Many grain farms in Kansas will see record net farm income for 2021, according to Kansas State University agricultural economists. However, considering rising input costs and the unlikelihood of government payments, 2022 is likely to be a different story.
Using data collected from the Kansas Farm Management Association, K-State agricultural economists Gregg Ibendahl and Dan O’Brien released their preliminary calculations of the 2021 Kansas net farm income and offered insights into what’s in store for 2022.
According to Ibendahl and O’Brien, the state average net farm income of $261,000 for 2021 should be the highest it’s been since the KFMA program started keeping computerized records. That’s a 39% increase from 2020.
But they forecast average net farm income to fall by 65% in 2022 to $90,000, and predict a quarter of Kansas farms in 2022 will have a negative net farm income.
“However, that last estimate is still very uncertain, as higher future prices have to translate to higher farm prices, and rainfall amounts have to be around normal for yields to hold at average values,” according to their report.
Factors to monitor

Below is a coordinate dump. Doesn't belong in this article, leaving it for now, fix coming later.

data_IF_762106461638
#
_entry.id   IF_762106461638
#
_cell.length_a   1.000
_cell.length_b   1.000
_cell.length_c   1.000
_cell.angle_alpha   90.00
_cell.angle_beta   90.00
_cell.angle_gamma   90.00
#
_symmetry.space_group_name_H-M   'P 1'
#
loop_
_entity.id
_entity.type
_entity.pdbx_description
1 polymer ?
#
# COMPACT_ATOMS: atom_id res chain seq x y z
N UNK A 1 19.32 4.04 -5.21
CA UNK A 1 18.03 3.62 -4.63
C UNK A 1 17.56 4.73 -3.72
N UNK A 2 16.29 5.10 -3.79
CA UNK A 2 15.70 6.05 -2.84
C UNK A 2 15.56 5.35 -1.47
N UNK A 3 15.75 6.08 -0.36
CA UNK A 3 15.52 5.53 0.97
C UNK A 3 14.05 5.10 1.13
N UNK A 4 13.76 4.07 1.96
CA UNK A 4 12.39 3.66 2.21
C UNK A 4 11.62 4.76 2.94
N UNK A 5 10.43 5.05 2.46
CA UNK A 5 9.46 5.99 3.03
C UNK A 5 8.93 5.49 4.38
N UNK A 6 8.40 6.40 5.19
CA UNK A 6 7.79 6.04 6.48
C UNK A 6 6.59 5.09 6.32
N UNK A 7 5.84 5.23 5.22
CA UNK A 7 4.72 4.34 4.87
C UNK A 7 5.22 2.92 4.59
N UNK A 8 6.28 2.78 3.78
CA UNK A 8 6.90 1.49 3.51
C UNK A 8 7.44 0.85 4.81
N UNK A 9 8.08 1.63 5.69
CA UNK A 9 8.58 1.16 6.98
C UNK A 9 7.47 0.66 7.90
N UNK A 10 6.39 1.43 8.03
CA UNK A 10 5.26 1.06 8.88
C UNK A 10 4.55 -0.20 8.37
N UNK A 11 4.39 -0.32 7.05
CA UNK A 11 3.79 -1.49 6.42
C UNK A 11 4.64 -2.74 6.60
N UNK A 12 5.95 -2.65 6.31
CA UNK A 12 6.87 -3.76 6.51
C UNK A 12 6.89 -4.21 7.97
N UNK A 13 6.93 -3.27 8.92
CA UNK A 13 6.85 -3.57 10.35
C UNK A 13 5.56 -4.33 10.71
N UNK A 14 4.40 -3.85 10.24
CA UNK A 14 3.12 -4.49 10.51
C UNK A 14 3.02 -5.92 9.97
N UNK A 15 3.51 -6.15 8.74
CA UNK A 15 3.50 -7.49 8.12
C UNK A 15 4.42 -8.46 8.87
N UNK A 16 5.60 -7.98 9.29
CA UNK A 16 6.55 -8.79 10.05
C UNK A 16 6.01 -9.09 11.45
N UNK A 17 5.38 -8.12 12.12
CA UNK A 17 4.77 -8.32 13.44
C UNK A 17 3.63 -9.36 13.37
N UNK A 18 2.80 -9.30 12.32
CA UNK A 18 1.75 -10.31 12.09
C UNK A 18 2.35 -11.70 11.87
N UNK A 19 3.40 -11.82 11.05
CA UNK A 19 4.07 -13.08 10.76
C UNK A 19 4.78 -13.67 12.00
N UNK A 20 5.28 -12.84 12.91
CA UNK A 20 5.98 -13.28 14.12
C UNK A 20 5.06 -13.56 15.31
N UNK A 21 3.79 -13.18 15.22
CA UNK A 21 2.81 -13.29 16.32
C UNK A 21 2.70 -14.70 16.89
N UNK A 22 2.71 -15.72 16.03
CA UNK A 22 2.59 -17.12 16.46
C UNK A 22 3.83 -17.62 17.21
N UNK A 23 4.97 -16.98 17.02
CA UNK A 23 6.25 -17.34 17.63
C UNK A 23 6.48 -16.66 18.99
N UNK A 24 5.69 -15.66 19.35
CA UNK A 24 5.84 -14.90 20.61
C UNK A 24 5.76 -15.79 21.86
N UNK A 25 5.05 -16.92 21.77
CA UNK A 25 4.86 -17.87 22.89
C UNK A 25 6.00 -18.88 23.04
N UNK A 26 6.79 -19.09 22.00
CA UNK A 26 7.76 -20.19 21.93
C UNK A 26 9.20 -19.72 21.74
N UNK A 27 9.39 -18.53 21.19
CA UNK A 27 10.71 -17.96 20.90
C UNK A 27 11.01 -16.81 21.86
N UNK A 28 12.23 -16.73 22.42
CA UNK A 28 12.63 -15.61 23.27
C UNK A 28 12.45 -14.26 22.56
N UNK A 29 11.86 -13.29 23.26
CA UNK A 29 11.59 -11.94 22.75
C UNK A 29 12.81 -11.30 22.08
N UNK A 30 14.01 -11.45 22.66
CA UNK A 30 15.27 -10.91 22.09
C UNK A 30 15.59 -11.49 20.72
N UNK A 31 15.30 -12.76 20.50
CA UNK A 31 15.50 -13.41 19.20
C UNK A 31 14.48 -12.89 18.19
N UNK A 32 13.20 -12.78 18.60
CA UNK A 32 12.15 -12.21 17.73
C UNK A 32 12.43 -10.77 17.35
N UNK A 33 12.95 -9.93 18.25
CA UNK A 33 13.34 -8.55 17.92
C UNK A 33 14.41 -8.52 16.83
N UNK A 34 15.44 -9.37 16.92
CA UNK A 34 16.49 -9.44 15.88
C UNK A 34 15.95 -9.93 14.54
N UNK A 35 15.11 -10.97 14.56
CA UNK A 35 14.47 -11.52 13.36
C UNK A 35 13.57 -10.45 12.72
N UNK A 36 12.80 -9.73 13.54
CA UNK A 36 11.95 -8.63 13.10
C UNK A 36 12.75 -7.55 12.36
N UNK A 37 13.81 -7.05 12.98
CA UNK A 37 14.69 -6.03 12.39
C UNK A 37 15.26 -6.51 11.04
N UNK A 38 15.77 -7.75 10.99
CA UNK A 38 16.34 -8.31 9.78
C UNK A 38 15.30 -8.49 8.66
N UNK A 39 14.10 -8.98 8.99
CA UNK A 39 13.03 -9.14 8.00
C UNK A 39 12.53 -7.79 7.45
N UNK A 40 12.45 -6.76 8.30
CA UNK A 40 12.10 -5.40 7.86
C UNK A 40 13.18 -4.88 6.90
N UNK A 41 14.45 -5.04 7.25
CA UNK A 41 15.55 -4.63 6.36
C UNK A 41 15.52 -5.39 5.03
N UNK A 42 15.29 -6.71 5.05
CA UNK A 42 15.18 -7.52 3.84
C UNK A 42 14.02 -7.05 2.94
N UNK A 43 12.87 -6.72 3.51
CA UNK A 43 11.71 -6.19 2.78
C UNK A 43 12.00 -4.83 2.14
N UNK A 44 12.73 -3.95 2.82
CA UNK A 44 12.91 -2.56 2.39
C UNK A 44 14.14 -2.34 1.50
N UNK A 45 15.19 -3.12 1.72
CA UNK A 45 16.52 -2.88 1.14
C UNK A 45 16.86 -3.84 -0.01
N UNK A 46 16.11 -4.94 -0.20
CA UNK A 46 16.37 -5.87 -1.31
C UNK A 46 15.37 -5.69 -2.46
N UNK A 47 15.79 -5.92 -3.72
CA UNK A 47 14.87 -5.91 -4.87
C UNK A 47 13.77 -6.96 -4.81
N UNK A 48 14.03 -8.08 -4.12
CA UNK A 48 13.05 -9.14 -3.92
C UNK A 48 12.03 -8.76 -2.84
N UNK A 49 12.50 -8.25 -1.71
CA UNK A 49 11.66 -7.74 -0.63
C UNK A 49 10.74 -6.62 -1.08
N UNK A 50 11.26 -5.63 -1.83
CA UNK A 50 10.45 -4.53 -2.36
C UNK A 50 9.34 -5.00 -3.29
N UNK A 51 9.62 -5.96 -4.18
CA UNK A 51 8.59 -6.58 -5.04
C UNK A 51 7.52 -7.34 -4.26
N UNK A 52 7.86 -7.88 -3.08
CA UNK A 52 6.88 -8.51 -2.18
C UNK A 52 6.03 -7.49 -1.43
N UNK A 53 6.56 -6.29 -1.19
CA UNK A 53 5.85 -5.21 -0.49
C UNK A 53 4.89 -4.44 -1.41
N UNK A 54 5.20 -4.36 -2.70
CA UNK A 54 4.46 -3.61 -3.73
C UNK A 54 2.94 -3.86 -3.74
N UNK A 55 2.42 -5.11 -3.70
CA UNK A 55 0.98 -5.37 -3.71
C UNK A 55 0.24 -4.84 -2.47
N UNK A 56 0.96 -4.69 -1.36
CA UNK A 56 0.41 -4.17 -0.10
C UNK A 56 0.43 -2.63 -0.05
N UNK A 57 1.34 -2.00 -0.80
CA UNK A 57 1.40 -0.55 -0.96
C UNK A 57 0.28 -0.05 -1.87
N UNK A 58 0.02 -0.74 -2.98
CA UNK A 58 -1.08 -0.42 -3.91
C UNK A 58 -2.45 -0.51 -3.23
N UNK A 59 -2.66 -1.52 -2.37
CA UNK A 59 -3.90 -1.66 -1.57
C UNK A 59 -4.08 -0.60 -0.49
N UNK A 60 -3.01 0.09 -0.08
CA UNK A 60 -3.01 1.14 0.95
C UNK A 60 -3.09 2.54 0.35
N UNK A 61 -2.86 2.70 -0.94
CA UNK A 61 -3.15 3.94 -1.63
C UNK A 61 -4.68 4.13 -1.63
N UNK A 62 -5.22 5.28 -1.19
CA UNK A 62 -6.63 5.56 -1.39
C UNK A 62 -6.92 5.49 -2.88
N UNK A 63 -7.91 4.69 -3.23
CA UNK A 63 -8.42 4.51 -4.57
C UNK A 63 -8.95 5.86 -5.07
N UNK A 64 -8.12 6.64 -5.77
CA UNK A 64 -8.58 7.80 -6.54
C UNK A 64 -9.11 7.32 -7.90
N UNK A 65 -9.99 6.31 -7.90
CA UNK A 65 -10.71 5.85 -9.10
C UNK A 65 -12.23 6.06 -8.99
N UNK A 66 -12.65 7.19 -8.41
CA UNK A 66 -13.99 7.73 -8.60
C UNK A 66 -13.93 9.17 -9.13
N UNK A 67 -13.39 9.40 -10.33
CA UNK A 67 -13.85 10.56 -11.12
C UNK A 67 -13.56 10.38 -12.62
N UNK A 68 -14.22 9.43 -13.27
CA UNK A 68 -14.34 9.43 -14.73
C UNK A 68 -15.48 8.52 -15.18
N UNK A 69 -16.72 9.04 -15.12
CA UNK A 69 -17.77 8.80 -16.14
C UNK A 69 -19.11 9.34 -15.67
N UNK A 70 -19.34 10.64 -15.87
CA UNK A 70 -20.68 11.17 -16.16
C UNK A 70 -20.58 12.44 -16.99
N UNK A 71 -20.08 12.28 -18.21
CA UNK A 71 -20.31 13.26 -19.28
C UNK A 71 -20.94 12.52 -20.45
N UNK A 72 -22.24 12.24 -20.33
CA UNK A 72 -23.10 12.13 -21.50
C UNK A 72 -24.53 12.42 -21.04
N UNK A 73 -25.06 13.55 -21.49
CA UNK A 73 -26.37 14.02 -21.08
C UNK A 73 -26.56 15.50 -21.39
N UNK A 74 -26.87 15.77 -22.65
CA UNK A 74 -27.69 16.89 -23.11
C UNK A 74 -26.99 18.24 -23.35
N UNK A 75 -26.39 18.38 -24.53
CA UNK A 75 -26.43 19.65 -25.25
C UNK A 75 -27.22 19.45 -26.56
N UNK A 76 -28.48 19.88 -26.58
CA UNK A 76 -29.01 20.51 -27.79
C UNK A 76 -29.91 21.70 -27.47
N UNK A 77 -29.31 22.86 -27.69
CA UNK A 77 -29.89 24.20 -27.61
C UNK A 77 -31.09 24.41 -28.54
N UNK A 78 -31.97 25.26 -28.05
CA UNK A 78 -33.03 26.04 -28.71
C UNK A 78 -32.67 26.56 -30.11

Five factors that Kansas farmers and their lenders need to keep in mind in 2022:
1. Fertilizer. If farmers bought their fertilizer before the price increase, they may have a better chance at profit in 2022. Fertilizer prices are expected to be 50% higher in 2022.
2. Seed. Seed costs in 2022 could be 20% higher than 2021.
3. Pesticide. Pesticide expenses are predicted to increase 8% in 2022.
4. Higher inflation. In 2022, farmers should plan for input costs to rise 5% to 10%, Ibendahl says. Diesel and fuel costs in 2021 are expected to be 30% higher, and an additional 30% higher on top of that in 2022.
5. Crop acres. Considering fertilizer availability and prices, soybean acres are expected to increase 5% in 2022, while corn and grain sorghum acres are projected to be lower.
To see the full preliminary report, visit Preliminary Estimate of 2021 Kansas Net Farm Income and a Projection for 2022.
Kansas State University Research and Extension contributed to this article.